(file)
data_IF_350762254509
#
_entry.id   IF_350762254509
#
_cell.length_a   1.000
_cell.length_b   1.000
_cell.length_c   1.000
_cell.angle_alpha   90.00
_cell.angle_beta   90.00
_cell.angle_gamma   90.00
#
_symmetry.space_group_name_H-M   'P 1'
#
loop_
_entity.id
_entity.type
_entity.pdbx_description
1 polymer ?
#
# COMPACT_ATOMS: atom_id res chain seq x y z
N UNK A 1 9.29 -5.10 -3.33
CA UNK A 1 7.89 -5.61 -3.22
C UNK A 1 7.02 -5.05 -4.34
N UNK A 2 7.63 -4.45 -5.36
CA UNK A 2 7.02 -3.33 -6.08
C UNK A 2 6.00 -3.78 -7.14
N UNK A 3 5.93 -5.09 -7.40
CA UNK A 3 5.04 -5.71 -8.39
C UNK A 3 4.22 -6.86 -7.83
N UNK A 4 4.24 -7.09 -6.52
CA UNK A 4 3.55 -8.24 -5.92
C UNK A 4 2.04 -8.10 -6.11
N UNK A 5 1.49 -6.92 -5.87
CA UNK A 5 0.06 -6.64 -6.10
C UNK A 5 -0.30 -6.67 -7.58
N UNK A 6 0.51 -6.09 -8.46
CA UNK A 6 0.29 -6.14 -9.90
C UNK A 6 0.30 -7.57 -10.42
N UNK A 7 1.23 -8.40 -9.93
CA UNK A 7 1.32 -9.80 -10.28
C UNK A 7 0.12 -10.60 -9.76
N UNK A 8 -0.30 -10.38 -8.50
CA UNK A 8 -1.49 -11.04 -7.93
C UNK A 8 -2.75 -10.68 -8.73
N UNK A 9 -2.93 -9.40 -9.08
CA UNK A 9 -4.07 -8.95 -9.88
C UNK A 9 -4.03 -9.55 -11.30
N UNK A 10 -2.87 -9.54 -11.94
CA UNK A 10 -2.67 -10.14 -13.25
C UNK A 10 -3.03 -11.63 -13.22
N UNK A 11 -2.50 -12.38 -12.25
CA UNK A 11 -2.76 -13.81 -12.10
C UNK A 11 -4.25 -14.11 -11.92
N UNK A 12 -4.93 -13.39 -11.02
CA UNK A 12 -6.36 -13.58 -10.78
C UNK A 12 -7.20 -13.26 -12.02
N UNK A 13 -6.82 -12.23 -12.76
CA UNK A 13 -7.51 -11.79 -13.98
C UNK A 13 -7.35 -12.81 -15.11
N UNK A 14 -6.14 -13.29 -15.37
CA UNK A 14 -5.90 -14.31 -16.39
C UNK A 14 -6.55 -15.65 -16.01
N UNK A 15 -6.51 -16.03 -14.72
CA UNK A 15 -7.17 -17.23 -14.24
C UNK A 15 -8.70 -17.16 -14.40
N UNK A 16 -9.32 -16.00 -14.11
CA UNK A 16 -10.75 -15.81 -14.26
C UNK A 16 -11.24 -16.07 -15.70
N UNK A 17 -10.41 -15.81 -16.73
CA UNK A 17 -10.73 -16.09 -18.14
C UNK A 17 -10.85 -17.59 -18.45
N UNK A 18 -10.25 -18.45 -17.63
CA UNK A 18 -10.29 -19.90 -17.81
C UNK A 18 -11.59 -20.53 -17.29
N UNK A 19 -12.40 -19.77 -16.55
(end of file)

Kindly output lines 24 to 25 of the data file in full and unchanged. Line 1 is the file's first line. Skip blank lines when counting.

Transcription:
N UNK A 2 7.63 -4.45 -5.36
CA UNK A 2 7.02 -3.33 -6.08